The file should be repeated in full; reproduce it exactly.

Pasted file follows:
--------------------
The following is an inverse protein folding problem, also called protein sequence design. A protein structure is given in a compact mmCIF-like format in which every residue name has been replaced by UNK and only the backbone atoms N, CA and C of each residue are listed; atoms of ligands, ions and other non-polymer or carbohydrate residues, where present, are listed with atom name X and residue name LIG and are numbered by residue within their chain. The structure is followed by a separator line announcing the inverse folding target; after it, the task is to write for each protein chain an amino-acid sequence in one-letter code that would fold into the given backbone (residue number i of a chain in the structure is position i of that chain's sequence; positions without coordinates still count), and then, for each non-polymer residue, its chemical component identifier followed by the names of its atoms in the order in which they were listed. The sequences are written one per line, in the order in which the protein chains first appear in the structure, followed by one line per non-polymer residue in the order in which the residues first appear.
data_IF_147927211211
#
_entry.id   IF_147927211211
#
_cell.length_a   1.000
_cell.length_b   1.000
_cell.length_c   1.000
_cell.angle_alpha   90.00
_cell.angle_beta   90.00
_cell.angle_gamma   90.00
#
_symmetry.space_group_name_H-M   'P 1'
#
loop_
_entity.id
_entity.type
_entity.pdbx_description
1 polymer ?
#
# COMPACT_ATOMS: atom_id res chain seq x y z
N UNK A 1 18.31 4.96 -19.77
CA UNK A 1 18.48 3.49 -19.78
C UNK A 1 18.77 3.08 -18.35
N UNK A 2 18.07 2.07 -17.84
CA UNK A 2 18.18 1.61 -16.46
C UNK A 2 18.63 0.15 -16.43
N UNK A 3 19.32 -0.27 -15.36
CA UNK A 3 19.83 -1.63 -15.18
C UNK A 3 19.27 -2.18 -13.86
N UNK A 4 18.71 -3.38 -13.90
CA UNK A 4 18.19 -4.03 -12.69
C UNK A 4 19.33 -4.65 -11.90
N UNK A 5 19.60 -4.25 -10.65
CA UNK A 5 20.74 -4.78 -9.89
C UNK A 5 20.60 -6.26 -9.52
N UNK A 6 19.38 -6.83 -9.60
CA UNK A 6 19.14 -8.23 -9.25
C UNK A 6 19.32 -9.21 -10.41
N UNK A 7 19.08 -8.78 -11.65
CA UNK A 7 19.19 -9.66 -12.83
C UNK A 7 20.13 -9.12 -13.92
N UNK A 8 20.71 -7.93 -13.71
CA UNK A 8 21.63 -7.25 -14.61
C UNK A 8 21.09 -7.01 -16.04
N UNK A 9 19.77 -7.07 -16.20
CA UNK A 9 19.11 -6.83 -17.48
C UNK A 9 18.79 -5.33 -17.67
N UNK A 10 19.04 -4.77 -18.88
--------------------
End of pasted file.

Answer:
The following is an inverse protein folding problem, also called protein sequence design. A protein structure is given in a compact mmCIF-like format in which every residue name has been replaced by UNK and only the backbone atoms N, CA and C of each residue are listed; atoms of ligands, ions and other non-polymer or carbohydrate residues, where present, are listed with atom name X and residue name LIG and are numbered by residue within their chain. The structure is followed by a separator line announcing the inverse folding target; after it, the task is to write for each protein chain an amino-acid sequence in one-letter code that would fold into the given backbone (residue number i of a chain in the structure is position i of that chain's sequence; positions without coordinates still count), and then, for each non-polymer residue, its chemical component identifier followed by the names of its atoms in the order in which they were listed. The sequences are written one per line, in the order in which the protein chains first appear in the structure, followed by one line per non-polymer residue in the order in which the residues first appear.
data_IF_147927211211
#
_entry.id   IF_147927211211
#
_cell.length_a   1.000
_cell.length_b   1.000
_cell.length_c   1.000
_cell.angle_alpha   90.00
_cell.angle_beta   90.00
_cell.angle_gamma   90.00
#
_symmetry.space_group_name_H-M   'P 1'
#
loop_
_entity.id
_entity.type
_entity.pdbx_description
1 polymer ?
#
# COMPACT_ATOMS: atom_id res chain seq x y z
N UNK A 1 18.31 4.96 -19.77
CA UNK A 1 18.48 3.49 -19.78
C UNK A 1 18.77 3.08 -18.35
N UNK A 2 18.07 2.07 -17.84
CA UNK A 2 18.18 1.61 -16.46
C UNK A 2 18.63 0.15 -16.43
N UNK A 3 19.32 -0.27 -15.36
CA UNK A 3 19.83 -1.63 -15.18
C UNK A 3 19.27 -2.18 -13.86
N UNK A 4 18.71 -3.38 -13.90
CA UNK A 4 18.19 -4.03 -12.69
C UNK A 4 19.33 -4.65 -11.90
N UNK A 5 19.60 -4.25 -10.65
CA UNK A 5 20.74 -4.78 -9.89
C UNK A 5 20.60 -6.26 -9.52
N UNK A 6 19.38 -6.83 -9.60
CA UNK A 6 19.14 -8.23 -9.25
C UNK A 6 19.32 -9.21 -10.41
N UNK A 7 19.08 -8.78 -11.65
CA UNK A 7 19.19 -9.66 -12.83
C UNK A 7 20.13 -9.12 -13.92
N UNK A 8 20.71 -7.93 -13.71
CA UNK A 8 21.63 -7.25 -14.61
C UNK A 8 21.09 -7.01 -16.04
N UNK A 9 19.77 -7.07 -16.20
CA UNK A 9 19.11 -6.83 -17.48
C UNK A 9 18.79 -5.33 -17.67
N UNK A 10 19.04 -4.77 -18.88